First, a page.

Saturday, November 20, 2010

Going Up the Mountain ~ by Allison Rhodes

During his late eighties, a veil of dementia slowly descended over my father. A quiet man who listened more than he ever talked, in these cloudy moments of life I yearned to know him more. Preoccupied with my own life I had talked far more than I listened.
On a typical visit to daddy in the nursing home, I sat down. “Hi Daddy.”
He greeted me with the name he called me when I was a toddler, “Hello Ah-hee.”
“What have you been doing today?”
He fingered the newspaper he always held close and then looked me straight in the eye and answered, “George (twin brother), Strother (friend since boyhood) and I went up the mountain.”
Rather than reminding him these two companions were dead, I asked, “Where did you go?”
The fog lifted for a precious moment and Daddy told me of a day three young boys in early adolescence walked the six to eight miles up the mountain to Earls Ford, where the Chattooga separates South and North Carolina. They went to fish and caught nothing and he smiled at this. “We did take along cans of beans and picked summer berries to eat.” I asked more and he answered. A smile was on his old face and I saw the boy he once was.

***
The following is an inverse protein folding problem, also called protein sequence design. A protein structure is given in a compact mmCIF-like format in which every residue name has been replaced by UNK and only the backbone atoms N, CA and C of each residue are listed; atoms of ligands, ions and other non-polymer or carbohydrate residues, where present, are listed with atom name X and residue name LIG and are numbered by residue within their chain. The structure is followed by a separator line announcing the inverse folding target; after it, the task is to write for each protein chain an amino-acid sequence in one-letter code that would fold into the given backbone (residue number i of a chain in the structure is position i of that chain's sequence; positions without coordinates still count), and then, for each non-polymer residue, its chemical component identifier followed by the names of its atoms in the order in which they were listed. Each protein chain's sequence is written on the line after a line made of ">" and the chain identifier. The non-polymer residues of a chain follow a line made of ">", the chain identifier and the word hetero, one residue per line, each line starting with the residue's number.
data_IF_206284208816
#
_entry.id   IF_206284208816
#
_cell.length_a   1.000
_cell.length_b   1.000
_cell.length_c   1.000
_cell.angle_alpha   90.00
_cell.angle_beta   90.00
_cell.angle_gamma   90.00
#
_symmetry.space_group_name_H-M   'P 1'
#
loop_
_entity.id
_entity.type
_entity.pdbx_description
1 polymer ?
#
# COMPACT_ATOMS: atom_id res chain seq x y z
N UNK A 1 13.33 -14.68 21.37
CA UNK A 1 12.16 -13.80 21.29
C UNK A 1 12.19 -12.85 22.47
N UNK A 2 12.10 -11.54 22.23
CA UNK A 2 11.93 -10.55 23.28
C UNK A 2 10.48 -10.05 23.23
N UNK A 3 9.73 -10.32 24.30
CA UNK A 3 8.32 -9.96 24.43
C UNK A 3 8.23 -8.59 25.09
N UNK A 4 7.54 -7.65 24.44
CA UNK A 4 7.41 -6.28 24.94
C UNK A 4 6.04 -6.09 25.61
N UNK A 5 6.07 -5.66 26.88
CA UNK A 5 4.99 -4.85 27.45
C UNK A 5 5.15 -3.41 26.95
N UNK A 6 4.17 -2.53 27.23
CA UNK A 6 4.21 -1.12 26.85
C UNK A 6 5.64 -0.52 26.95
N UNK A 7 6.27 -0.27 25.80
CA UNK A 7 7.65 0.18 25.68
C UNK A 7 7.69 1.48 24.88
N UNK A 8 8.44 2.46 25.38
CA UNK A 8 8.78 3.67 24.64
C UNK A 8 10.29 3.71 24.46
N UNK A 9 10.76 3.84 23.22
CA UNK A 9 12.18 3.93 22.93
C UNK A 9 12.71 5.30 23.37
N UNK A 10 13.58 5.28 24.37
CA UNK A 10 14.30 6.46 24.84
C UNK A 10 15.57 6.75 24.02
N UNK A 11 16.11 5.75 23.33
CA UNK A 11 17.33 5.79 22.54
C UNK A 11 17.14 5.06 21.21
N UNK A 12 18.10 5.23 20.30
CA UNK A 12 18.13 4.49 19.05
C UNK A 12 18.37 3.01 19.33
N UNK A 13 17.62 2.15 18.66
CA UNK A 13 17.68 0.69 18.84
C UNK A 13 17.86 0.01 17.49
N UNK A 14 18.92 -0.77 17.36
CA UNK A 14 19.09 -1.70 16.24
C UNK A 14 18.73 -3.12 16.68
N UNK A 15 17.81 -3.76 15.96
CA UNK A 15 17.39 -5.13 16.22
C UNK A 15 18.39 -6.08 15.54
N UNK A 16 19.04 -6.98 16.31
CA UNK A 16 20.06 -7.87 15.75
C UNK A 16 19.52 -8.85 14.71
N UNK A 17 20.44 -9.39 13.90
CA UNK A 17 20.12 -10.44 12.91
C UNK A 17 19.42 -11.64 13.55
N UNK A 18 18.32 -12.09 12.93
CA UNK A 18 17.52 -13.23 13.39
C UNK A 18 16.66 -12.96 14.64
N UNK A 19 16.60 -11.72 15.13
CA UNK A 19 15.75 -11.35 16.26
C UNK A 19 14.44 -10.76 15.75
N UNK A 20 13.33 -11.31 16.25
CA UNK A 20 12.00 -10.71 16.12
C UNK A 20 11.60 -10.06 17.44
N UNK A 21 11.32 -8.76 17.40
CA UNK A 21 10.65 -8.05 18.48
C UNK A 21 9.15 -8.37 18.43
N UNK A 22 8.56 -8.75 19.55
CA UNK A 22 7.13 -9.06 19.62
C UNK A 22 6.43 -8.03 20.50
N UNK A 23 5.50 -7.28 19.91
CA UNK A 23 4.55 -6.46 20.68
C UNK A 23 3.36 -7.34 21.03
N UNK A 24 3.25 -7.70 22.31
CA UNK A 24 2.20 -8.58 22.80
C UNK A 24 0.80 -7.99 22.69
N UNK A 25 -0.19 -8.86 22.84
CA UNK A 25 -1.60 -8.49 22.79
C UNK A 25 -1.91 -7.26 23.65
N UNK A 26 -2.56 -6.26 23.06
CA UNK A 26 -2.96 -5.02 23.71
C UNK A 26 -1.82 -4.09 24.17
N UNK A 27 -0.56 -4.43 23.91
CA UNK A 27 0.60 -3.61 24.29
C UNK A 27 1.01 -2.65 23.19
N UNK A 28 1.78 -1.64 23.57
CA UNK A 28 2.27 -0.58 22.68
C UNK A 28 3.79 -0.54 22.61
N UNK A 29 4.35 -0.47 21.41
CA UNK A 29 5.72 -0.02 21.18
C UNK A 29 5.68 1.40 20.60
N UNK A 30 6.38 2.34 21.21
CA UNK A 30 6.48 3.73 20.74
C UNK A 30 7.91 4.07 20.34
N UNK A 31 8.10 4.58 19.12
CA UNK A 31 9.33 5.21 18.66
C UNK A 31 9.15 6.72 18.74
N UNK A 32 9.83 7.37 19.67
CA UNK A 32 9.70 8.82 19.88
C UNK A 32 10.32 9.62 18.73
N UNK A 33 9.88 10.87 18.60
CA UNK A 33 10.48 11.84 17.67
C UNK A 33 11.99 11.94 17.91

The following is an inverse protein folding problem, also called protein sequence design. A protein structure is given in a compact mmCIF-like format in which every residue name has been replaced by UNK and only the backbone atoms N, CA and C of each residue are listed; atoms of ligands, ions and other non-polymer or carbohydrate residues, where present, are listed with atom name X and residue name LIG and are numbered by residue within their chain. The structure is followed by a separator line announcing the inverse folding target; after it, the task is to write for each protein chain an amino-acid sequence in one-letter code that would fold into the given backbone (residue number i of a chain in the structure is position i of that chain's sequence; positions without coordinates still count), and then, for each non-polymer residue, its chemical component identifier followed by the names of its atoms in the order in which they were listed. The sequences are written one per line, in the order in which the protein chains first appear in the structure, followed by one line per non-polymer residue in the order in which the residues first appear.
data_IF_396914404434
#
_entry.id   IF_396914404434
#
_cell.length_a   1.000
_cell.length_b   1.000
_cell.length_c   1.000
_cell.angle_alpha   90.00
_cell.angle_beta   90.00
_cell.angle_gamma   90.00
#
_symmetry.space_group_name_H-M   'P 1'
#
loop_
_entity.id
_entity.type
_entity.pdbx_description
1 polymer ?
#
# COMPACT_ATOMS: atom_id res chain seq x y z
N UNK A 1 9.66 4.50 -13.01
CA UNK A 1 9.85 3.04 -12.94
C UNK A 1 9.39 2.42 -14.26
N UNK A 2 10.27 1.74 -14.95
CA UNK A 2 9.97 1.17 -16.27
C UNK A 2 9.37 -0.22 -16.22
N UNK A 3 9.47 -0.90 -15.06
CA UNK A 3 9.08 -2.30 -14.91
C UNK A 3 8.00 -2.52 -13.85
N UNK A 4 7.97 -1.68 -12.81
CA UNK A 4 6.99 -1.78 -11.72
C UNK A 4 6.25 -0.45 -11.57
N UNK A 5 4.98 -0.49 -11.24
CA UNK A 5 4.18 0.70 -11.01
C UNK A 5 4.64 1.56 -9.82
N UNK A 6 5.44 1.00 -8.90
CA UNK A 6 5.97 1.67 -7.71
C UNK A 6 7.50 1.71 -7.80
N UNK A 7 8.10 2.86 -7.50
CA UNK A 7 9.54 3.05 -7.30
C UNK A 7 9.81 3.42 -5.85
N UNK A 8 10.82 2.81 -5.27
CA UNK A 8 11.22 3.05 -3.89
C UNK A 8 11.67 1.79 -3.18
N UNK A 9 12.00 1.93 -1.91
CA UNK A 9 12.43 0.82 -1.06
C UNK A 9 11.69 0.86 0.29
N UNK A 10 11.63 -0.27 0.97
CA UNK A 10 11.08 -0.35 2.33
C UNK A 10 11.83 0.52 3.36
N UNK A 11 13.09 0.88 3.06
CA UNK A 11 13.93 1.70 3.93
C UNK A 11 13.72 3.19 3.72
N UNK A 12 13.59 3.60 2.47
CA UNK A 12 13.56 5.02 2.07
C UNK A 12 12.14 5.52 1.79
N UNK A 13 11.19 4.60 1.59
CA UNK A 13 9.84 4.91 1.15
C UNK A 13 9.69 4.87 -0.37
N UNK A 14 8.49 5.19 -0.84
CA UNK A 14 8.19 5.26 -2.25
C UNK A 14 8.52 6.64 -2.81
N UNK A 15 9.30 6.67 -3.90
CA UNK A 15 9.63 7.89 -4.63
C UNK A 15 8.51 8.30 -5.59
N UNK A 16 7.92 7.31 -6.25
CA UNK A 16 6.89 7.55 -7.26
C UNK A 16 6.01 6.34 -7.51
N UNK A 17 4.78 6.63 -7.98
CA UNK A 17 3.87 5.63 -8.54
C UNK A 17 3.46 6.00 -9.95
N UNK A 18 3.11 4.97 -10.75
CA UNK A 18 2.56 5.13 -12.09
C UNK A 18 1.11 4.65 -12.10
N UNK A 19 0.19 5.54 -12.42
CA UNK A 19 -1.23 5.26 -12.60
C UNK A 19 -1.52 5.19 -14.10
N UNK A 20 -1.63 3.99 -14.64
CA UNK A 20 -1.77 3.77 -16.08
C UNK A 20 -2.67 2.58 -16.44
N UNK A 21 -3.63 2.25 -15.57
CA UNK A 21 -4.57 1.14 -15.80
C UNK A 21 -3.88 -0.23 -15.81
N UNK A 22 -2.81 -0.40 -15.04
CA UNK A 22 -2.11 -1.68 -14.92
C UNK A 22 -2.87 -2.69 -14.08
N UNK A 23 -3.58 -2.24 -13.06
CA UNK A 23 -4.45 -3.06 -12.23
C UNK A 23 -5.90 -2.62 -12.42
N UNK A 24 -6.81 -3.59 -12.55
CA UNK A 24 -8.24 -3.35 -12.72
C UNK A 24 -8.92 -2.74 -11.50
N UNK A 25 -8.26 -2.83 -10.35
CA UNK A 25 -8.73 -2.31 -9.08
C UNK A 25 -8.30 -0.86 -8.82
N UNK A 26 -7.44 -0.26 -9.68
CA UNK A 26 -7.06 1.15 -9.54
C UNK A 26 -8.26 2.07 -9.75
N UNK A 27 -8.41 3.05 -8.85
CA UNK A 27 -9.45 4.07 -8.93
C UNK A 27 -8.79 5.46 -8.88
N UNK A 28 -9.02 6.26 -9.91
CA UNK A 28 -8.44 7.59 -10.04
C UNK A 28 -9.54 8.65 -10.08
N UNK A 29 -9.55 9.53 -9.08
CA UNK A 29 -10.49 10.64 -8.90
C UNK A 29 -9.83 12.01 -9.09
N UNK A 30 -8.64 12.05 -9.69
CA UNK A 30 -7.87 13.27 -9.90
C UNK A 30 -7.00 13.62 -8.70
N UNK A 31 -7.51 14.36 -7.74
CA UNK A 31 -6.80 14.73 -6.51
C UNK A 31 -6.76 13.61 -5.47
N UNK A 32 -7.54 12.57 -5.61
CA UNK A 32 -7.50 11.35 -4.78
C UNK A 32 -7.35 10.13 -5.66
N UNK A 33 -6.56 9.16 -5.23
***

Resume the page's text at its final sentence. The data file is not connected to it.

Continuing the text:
After Daddy’s death, I accompanied my siblings down the dirt road to Earl’s Ford and there along the banks of that still beautiful river, we each released a part of our father. In that moment, I heard the laughter of young boys and I smiled.
Stories are a gift that span the generations and shine a light on the circle of life. Precious moments of connection.

Saturday, November 13, 2010

Rachael and the Extension Cord ~ by Marcia Mayo

The other day, Rachael, one of my former students whose mama had just had a baby, ran up to me in the lunchroom and called out, “Dr. Mayo! Dr. Mayo! My baby brother’s extension cord fell off!”
That’s such a great story to me, not only because Rachael confused the words “umbilical” and “extension,” but also because it reminded me of confusions my own children had when they were little. For example, my youngest, Molly, called eggs “meggs” because we were always asking her if she wanted some eggs, which, in her little mind, sounded like “some meggs.” To this day, in our family, when we talk about eggs, scrambled, poached, or sunny side up, we usually call them “meggs.” Indeed, “meggs” have become a part of our family lore.

What are your memories of confusions you had as a child or malapropisms that your own children or young relatives or friends employed? Take a minute to jot them down or share them with someone. But beware! Memories beget more memories so get ready for them to flood on in.